The Best Japanese Ramen in Seoul
Here is one of the articles I wrote about the best ramen in Seoul. And yes, I know that Tum Sae Ramen is Korean style ramen. I included it because the Japanese tourists I talked to raved about it.
The Best Japanese Ramen in Seoul
By Dan Gray
When I think of Ramen I think of my favorite foodie movie: Tampopo by Juzo Itami. It is a food movie told in vignettes about a group of adventurers seeking to make the perfect bowl of Ramen. It epitomizes the Japanese’s obsession with food in a way that explains the profusion of Ramen shops in Japan. In Japan you will find Ramen shops on every corner and there are many excellent home chefs that make their own.
Ramen has several components: the broth, the noodles, the meat, and vegetables. The perfect bowl is a subtle balance of each. The broth gives zip to the noodles, the crunch of vegetables counterbalances the soft noodles, and the savory pork (or other meat) transforms this snack into a meal.
Recently, Japanese Style Ramen has started to become popular in Seoul-especially in the Hongdae area. I decided to seek out and find the unique, the strange, and great bowls of Ramen in the city. So let the countdown begin.
6. Raw in Gangnam. This restaurant is located behind Kyobo Tower. They serve Japanese style cuisine and Ramen. And it was recommended by some university students that I met on the subway. At Raw I got a massive bowl of noodles in a miso broth topped with seaweed, cabbage, carrots, pork, mussels, and corn. Corn! I am not a fan of corn in my ramen. So…I guess this Ramen is alright if you’re very hungry. 3482-4554.
5. Tum Sae Ramen in Myeongdong. I asked some Japanese tourists what their favorite ramen place was and they directed me to Tum Sae Ramen, which is right near the Cinus Movie Theatre. The walls are covered in notes- it looks as if a confetti bomb had exploded in the place. In this small shop you’ll find tables of people sweating over bowls of blood red noodles followed by gasps and long gulps of water. Their ramen is very spicy and not the Tampopo ramen I was looking for. Locations throughout Korea. Website: http://www.teumsae.com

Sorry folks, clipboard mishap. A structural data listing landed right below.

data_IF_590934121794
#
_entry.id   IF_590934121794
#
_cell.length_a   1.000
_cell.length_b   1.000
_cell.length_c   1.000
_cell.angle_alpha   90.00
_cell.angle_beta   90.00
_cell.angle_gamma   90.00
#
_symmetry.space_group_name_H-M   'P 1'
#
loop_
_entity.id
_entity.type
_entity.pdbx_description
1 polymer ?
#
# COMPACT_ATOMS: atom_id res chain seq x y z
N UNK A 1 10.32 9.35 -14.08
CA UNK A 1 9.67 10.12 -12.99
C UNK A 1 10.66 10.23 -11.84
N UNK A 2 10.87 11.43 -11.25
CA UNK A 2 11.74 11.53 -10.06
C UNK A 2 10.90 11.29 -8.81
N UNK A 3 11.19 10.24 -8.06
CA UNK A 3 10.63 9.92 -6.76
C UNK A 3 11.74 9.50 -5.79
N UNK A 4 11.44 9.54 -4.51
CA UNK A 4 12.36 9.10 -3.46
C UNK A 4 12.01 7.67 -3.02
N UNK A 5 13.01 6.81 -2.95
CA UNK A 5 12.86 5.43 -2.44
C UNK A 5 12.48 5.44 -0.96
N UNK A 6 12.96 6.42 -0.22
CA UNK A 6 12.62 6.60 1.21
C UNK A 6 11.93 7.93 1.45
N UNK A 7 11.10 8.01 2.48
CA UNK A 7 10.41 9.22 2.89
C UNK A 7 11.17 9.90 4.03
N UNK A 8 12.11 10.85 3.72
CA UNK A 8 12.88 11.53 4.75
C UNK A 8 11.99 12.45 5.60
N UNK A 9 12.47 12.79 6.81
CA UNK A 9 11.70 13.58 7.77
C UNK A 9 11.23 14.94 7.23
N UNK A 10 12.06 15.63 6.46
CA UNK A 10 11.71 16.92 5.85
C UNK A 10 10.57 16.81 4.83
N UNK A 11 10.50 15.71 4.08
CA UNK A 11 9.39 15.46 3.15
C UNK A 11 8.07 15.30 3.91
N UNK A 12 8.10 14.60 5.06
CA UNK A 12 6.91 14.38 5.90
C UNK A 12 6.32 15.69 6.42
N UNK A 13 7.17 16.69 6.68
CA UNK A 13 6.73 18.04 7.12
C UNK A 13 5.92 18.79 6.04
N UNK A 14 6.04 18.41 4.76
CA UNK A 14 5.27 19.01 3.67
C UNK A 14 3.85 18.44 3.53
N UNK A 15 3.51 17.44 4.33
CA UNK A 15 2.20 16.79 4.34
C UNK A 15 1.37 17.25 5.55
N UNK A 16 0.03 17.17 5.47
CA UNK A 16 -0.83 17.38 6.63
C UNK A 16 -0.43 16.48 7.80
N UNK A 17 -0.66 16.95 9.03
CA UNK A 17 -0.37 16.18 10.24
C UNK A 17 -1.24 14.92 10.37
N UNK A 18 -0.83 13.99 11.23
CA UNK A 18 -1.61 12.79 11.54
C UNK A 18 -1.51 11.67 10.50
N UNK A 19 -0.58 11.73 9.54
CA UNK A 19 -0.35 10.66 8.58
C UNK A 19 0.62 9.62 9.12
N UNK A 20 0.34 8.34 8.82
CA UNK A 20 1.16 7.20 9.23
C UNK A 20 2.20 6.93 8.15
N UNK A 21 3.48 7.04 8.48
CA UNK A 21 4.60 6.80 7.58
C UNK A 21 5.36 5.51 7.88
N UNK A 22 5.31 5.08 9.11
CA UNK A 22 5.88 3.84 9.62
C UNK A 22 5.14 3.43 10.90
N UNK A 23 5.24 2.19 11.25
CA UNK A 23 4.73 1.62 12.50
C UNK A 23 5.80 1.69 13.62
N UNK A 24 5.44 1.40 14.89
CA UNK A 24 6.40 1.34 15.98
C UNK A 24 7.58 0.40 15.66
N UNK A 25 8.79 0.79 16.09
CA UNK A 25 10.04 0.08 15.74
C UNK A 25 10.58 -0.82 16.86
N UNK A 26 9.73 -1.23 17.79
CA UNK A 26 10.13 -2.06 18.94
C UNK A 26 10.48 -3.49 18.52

4. Ichi-men in Sinsadong. This kitsch place has gained a certain notoriety among the college set. The novelty of this place is that you order your ramen at a computer console and then go sit at an enclosed, private booth. You check off on a sheet how you would like the ramen cooked, the kind of rice, and side such as kimchi or pickled radish. You can even add calcium to your ramen. Calcium! Then you wait until the ramen is served through a hole in the front of the booth. It is a fun experience and potentially you can eat without seeing another human being. But the ramen was…well… average. The standard style soup was a bit too spicy for me. (In retrospect I would have gotten the mild broth.) Also, the soup had a seafood and an overly wokked pork broth. Go out Sinchon (신촌) exit 1 and make a left out Hyundai Department Store. 02-333-9565.